Governments recognize that they need to speed up and scale up their efforts to combat climate change and they know that negotiations this week in Panama are important to prepare the ground for the next successful step towards that goal in Durban, the UN climate change chief said.
‘During this year, governments have been steadily building the pillars that will support the next chapter of the global climate regime. They have recognized very clearly that the current level of effort is not enough and they have realized that it is important to increase both the level of emission controls on greenhouse gases as well as the capacity of countries to adapt to climate change,’ said Christiana Figueres, Executive Secretary of the United Nations Framework Convention on Climate Change (UNFCCC).
The meeting in Panama City (1 to 7 October 2011) is the last formal negotiating session of the year designed to prepare for the next annual UN Climate Change Conference in Durban, South Africa (28 November to 9 December 2011).
‘Governments know that the best way to have a successful Durban is to arrive there with draft decision texts and I see a lot of support for that approach. They can leave Panama with a clearer idea of what they would be able to agree in Durban,’ said Ms. Figueres.
The Cancun Agreements
The negotiations this year have followed on from the successful 2010 UN Conference in Cancun, Mexico, which produced the Cancun Agreements.
The Executive Secretary summed up the next steps in the international climate change process in terms of those issues which were already agreed in Cancun, have been under design and will be ready for Durban to move them further forward, and those issues which were not fully solved in Cancun and need new decisions to progress.
Ms. Figueres listed four key elements agreed in Cancun. She noted that work was well advanced to set up the three new international climate institutions designed to offer developing nations the most comprehensive and coordinated package of support ever to deal with all aspects of climate change.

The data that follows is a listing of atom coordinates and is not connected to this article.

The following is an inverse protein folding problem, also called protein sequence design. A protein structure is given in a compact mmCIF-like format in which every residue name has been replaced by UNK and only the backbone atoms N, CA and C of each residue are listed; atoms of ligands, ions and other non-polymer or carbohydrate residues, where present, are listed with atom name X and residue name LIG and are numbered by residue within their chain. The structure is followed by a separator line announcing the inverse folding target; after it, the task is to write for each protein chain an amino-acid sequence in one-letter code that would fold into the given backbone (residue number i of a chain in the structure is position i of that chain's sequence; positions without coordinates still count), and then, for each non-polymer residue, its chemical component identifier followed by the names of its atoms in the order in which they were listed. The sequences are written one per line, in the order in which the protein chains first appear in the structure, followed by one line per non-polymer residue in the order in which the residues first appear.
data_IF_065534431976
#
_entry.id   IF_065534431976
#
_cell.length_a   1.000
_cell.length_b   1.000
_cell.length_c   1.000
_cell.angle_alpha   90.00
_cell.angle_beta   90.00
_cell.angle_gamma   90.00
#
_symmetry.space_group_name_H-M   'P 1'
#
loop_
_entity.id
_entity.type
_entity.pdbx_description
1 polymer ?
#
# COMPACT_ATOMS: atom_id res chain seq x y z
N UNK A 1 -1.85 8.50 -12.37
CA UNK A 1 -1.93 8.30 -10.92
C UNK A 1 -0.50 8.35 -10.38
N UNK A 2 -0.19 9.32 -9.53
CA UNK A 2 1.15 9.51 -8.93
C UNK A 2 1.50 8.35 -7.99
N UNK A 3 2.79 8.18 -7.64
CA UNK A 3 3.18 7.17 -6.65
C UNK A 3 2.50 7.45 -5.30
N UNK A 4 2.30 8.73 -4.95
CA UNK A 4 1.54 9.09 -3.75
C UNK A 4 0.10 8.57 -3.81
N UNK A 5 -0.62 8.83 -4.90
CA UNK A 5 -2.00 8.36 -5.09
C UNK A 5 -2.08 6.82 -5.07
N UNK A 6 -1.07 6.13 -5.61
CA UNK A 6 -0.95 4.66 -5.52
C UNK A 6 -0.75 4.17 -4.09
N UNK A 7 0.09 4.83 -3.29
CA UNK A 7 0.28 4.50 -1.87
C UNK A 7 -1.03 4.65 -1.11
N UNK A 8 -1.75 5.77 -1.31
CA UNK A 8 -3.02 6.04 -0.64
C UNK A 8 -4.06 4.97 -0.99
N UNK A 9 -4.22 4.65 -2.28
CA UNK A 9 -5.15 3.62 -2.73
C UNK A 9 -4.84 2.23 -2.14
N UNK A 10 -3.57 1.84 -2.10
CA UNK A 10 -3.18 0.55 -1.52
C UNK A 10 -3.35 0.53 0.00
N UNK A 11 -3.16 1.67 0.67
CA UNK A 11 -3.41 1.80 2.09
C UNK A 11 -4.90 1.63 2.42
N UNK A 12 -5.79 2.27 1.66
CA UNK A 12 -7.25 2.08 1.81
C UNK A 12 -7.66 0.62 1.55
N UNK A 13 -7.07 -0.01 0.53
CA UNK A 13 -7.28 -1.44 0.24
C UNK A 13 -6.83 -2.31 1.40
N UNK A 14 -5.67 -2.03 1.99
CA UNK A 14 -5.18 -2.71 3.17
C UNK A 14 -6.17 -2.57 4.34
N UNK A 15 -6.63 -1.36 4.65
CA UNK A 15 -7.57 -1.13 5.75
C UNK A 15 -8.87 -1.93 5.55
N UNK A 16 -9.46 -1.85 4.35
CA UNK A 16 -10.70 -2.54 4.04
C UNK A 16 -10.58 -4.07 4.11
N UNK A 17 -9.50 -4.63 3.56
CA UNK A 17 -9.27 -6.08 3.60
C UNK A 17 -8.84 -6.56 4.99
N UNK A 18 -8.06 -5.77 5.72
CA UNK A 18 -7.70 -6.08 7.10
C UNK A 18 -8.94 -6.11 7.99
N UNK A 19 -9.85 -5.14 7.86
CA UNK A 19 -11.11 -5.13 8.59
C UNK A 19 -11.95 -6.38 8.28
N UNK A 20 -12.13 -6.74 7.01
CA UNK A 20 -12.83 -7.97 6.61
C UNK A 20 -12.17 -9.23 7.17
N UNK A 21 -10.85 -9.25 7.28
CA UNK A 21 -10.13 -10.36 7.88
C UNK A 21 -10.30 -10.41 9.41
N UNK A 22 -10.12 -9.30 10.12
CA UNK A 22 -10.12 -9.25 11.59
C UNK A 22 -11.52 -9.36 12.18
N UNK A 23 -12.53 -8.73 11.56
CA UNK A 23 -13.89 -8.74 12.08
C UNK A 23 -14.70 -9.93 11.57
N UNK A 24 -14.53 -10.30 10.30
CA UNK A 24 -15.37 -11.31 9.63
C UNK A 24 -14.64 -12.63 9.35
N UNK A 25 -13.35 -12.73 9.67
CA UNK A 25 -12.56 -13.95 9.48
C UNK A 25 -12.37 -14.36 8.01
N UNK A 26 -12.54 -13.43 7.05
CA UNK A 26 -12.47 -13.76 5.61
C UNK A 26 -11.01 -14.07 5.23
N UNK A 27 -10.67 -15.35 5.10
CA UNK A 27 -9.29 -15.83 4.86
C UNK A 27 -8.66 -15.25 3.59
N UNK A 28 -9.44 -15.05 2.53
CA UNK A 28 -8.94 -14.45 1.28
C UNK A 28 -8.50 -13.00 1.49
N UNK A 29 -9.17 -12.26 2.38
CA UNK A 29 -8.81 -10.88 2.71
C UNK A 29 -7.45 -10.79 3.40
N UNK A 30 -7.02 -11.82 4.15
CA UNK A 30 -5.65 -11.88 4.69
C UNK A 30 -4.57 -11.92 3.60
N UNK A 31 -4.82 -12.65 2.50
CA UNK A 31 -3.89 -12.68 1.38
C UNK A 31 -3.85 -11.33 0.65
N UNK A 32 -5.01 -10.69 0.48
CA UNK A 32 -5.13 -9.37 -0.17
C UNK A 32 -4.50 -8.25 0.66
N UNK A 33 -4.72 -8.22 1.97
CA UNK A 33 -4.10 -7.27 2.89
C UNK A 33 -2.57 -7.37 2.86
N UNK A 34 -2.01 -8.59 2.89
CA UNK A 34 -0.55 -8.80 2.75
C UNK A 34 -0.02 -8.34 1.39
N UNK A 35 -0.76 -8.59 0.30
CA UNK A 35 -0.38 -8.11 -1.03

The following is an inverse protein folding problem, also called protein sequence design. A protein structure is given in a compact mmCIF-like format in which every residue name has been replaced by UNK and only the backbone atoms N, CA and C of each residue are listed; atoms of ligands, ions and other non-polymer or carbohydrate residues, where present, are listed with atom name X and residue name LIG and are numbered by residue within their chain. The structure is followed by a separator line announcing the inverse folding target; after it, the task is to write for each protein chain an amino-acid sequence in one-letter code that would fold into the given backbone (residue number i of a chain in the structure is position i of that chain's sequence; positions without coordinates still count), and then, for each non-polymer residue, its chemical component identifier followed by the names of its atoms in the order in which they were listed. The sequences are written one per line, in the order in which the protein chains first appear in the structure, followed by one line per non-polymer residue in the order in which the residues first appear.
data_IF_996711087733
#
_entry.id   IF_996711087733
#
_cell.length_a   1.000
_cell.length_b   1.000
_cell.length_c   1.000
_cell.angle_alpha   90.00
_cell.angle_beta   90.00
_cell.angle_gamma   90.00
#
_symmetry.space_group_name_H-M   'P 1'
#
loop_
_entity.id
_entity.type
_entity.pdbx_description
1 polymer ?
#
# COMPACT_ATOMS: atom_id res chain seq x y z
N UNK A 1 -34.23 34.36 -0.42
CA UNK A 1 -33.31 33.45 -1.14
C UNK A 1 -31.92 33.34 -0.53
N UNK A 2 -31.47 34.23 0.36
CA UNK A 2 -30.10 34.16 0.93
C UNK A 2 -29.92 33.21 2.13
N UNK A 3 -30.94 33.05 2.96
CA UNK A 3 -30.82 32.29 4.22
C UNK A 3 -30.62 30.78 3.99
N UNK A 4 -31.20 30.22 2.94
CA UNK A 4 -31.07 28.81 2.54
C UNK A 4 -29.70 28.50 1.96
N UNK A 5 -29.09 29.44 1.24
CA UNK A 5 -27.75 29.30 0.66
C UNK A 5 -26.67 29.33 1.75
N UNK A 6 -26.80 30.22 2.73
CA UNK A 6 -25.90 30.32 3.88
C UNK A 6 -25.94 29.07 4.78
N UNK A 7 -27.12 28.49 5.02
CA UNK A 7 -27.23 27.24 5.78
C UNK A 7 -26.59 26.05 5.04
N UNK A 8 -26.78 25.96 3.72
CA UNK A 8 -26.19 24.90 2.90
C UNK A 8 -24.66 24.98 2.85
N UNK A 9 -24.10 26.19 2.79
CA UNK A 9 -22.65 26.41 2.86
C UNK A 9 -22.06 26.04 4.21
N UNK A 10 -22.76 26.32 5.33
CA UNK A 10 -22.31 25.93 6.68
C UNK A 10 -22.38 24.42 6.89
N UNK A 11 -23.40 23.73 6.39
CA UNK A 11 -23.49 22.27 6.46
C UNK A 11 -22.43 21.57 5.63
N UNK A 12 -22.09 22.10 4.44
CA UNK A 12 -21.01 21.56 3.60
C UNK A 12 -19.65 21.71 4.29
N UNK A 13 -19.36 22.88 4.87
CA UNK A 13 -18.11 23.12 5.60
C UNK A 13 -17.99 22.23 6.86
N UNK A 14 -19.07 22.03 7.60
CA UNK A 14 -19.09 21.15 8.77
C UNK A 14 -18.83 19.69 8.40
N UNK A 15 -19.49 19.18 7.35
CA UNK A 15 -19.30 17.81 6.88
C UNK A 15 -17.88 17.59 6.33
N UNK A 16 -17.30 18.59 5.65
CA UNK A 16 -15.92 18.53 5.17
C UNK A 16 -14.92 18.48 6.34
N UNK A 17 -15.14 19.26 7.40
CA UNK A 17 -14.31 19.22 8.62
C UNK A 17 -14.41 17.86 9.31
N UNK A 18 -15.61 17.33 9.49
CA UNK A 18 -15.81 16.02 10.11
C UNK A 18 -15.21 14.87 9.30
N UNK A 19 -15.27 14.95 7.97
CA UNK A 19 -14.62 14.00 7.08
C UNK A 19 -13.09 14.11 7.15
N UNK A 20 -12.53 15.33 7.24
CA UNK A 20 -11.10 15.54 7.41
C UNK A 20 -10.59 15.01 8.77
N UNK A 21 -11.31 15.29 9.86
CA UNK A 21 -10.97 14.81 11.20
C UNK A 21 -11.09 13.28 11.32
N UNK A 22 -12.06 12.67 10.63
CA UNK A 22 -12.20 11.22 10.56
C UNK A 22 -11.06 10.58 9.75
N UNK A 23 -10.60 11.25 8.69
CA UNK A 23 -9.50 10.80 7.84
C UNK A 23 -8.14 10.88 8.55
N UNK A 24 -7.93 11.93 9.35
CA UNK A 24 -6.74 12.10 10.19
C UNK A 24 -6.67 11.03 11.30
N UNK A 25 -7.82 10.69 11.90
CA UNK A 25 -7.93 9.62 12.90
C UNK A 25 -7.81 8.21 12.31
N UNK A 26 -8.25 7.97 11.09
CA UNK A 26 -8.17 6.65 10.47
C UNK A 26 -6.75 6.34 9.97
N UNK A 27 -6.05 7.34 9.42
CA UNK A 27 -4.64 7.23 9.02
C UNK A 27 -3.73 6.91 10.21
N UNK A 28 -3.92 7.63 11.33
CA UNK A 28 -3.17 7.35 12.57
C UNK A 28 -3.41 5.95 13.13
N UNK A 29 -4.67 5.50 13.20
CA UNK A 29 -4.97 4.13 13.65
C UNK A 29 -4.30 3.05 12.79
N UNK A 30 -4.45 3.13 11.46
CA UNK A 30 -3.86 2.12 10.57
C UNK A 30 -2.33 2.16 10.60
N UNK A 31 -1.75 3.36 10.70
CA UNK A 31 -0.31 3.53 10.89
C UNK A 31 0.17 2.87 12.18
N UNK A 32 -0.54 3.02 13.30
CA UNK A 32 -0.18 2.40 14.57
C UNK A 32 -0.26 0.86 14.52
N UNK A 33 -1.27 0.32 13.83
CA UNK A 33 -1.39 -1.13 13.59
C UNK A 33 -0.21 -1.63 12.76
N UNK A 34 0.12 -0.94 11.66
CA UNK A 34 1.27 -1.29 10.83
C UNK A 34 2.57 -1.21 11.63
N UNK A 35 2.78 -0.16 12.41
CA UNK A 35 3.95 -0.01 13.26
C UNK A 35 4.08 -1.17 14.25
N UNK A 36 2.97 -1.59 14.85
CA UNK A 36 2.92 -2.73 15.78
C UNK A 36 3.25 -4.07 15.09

She said work by committees appointed to design the new Green Climate Fund (GCF) and establish the new Technology Mechanism was well on the way to being approved in Durban. Governments were also working further in Panama on the Adaptation Committee, which is being designed to give international coherence to the adaptation efforts of developing countries.
Ensuring accountability and transparency
In Panama, Ms. Figueres also expected governments to give very focused attention on their agreement to strengthen the systems that measure, report and verify the climate efforts of all countries to ensure international accountability and transparency.
Turning to those issues that were left unresolved in Cancun, Ms. Figueres said it was most important that governments this year decide two critical questions over the future of the Kyoto Protocol and the future of the broader climate regime going forward.
‘Governments can decide what they want to do over the future of the Kyoto Protocol and, in particular, how they would like to address the Protocol’s second commitment period. This would involve the question of deeper emission reduction commitments of industrial countries under the Kyoto Protocol and the question of how to go forward with the current emission pledges of the U.S. and developing countries which are currently not under the Protocol,’ said the Executive Secretary.
Ms. Figueres said that governments over the past few months had been thinking very seriously about both issues and were now grappling both with the future form and deadlines they would need to achieve their agreed goal of keeping the global average temperature rise at least below two degrees Celsius.
‘As a bridge between two oceans and two continents, Panama is a good place to identify where governments positions connect in order to advance towards Durban on a firm footing,’ Ms. Figueres said.
About the UNFCCC
With 195 Parties, the United Nations Framework Convention on Climate Change (UNFCCC) has near universal membership and is the parent treaty of the 1997 Kyoto Protocol. The Kyoto Protocol has been ratified by 192 of the UNFCCC Parties. Under the Protocol, 37 States, consisting of highly industrialized countries and countries undergoing the process of transition to a market economy, have legally binding emission limitation and reduction commitments. The ultimate objective of both treaties is to stabilize greenhouse gas concentrations in the atmosphere at a level that will prevent dangerous human interference with the climate system.